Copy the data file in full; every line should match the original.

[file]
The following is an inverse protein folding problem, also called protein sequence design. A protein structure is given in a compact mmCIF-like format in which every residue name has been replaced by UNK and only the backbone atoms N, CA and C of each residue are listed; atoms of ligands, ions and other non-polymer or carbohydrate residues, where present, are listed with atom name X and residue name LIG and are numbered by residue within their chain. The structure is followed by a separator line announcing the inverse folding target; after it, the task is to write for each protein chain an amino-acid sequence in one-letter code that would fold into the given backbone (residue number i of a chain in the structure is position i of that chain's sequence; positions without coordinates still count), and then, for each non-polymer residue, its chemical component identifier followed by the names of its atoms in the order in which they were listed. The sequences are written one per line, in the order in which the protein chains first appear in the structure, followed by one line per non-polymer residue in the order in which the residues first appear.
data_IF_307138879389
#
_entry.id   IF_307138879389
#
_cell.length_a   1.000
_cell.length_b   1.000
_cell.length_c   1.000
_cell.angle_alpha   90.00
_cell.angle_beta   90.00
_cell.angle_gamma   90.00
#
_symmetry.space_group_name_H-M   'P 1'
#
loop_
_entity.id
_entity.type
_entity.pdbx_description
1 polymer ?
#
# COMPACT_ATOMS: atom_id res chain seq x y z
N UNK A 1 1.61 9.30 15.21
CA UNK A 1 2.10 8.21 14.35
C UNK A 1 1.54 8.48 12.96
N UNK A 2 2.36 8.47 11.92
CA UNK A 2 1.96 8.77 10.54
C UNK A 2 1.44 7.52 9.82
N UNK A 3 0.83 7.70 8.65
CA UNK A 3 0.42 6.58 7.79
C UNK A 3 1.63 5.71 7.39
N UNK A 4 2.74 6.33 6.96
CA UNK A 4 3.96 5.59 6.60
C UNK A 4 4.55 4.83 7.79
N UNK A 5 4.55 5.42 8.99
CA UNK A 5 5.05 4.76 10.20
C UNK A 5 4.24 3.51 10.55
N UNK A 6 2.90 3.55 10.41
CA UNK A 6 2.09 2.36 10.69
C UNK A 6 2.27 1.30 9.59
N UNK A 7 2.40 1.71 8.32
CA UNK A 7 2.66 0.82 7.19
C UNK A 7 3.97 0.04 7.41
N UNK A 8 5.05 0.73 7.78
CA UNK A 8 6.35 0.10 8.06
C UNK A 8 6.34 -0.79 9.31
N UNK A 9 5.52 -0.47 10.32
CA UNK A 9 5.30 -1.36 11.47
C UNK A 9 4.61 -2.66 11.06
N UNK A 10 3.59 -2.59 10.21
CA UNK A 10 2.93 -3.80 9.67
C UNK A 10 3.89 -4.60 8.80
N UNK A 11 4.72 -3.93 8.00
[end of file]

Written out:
The following is an inverse protein folding problem, also called protein sequence design. A protein structure is given in a compact mmCIF-like format in which every residue name has been replaced by UNK and only the backbone atoms N, CA and C of each residue are listed; atoms of ligands, ions and other non-polymer or carbohydrate residues, where present, are listed with atom name X and residue name LIG and are numbered by residue within their chain. The structure is followed by a separator line announcing the inverse folding target; after it, the task is to write for each protein chain an amino-acid sequence in one-letter code that would fold into the given backbone (residue number i of a chain in the structure is position i of that chain's sequence; positions without coordinates still count), and then, for each non-polymer residue, its chemical component identifier followed by the names of its atoms in the order in which they were listed. The sequences are written one per line, in the order in which the protein chains first appear in the structure, followed by one line per non-polymer residue in the order in which the residues first appear.
data_IF_307138879389
#
_entry.id   IF_307138879389
#
_cell.length_a   1.000
_cell.length_b   1.000
_cell.length_c   1.000
_cell.angle_alpha   90.00
_cell.angle_beta   90.00
_cell.angle_gamma   90.00
#
_symmetry.space_group_name_H-M   'P 1'
#
loop_
_entity.id
_entity.type
_entity.pdbx_description
1 polymer ?
#
# COMPACT_ATOMS: atom_id res chain seq x y z
N UNK A 1 1.61 9.30 15.21
CA UNK A 1 2.10 8.21 14.35
C UNK A 1 1.54 8.48 12.96
N UNK A 2 2.36 8.47 11.92
CA UNK A 2 1.96 8.77 10.54
C UNK A 2 1.44 7.52 9.82
N UNK A 3 0.83 7.70 8.65
CA UNK A 3 0.42 6.58 7.79
C UNK A 3 1.63 5.71 7.39
N UNK A 4 2.74 6.33 6.96
CA UNK A 4 3.96 5.59 6.60
C UNK A 4 4.55 4.83 7.79
N UNK A 5 4.55 5.42 8.99
CA UNK A 5 5.05 4.76 10.20
C UNK A 5 4.24 3.51 10.55
N UNK A 6 2.90 3.55 10.41
CA UNK A 6 2.09 2.36 10.69
C UNK A 6 2.27 1.30 9.59
N UNK A 7 2.40 1.71 8.32
CA UNK A 7 2.66 0.82 7.19
C UNK A 7 3.97 0.04 7.41
N UNK A 8 5.05 0.73 7.78
CA UNK A 8 6.35 0.10 8.06
C UNK A 8 6.34 -0.79 9.31
N UNK A 9 5.52 -0.47 10.32
CA UNK A 9 5.30 -1.36 11.47
C UNK A 9 4.61 -2.66 11.06
N UNK A 10 3.59 -2.59 10.21
CA UNK A 10 2.93 -3.80 9.67
C UNK A 10 3.89 -4.60 8.80
N UNK A 11 4.72 -3.93 8.00